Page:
Choanocytes: Definition & Functions

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  • 0:00 What Are Choanocytes?
  • 0:49 Choanocyte Structure
  • 1:38 Functions of Choanocytes
  • 2:45 Lesson Summary
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Lesson Transcript
Instructor: Margaret Cunningham

Margaret has taught many Biology and Environmental Science courses and has Master's degrees in Environmental Science and Education.

In this lesson, you'll explore a unique structure found in sponges. Choanocytes are special cells that are involved in many activities, ranging from water circulation to feeding and even reproduction.

What are Choanocytes?

When you eat a slice of pizza, your hand picks up the slice and delivers it to your mouth. In your mouth, the pizza is chewed and then transported through your body to your stomach and the rest of your digestive system. This is the typical method of eating for humans but what about organisms with no hands, no mouth, and no stomach?

The group of organisms that comprise the phylum Porifera are known as the sponges. Sponges are often bright in color and found along coral reefs. Many people don't even realize that sponges are animals, not plants. Sponges are an example of an organism that doen't have hands, a mouth, or a stomach. Instead, these organisms have specialized cells called choanocytes that help them survive.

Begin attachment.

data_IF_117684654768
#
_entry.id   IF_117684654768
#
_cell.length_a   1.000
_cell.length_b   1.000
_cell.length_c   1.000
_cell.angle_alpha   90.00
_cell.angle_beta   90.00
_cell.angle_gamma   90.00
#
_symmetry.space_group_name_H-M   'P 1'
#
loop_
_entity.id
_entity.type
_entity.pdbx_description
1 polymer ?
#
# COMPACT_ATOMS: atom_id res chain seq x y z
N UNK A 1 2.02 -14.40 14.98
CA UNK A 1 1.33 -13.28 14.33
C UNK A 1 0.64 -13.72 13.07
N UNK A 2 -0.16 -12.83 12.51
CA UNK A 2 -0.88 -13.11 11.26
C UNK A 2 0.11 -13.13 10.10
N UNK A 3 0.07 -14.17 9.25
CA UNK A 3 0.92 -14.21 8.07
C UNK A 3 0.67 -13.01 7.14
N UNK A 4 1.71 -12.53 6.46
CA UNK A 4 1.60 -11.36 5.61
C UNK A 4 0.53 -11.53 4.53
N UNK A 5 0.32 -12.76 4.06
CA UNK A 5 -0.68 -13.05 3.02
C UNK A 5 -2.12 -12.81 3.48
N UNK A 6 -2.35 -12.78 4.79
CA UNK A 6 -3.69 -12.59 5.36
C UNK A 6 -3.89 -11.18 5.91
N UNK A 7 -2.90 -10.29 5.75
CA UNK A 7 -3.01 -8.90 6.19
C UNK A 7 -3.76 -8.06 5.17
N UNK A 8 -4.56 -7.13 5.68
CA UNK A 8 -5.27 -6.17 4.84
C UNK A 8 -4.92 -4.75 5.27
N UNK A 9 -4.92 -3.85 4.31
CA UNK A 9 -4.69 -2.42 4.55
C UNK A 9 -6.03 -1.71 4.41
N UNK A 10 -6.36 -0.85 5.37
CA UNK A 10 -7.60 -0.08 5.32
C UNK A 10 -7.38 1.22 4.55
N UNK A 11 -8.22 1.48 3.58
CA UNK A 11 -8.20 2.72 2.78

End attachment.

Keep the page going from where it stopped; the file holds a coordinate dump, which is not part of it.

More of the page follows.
Choanocyte Structure

Most sponges have a vaselike shape. The inside walls of the 'vase' or internal cavity of the sponge are covered in specialized cells, including choanocytes. These specialized cells are tightly packed and cover the entire internal surface of the sponge. Choanocytes are also referred to collar cells because of their structure.

Choanocytes have a round cell body that's attached to the inside wall of the sponge and is also the location of the cell's nucleus and food vacuoles. Each choanocyte has a single flagellum, which looks like a whip-like structure. This structure extends from the center of the cell out towards the open cavity of the sponge. Surrounding this single flagellum is a cylindrical collar comprised of many microvilli, which are very tiny finger-like projections on cells.

Functions of Choanocytes

The unique structure of choanocytes makes it possible for them to carry out several important functions within sponges.

The primary function of choanocytes is to assist with circulation. The flagellum on each choanocyte whips back and forth, which creates water movement. This water current helps circulate seawater within and through the sponge. The moving water brings oxygen into the sponge and removes carbon dioxide and waste products from the sponge.

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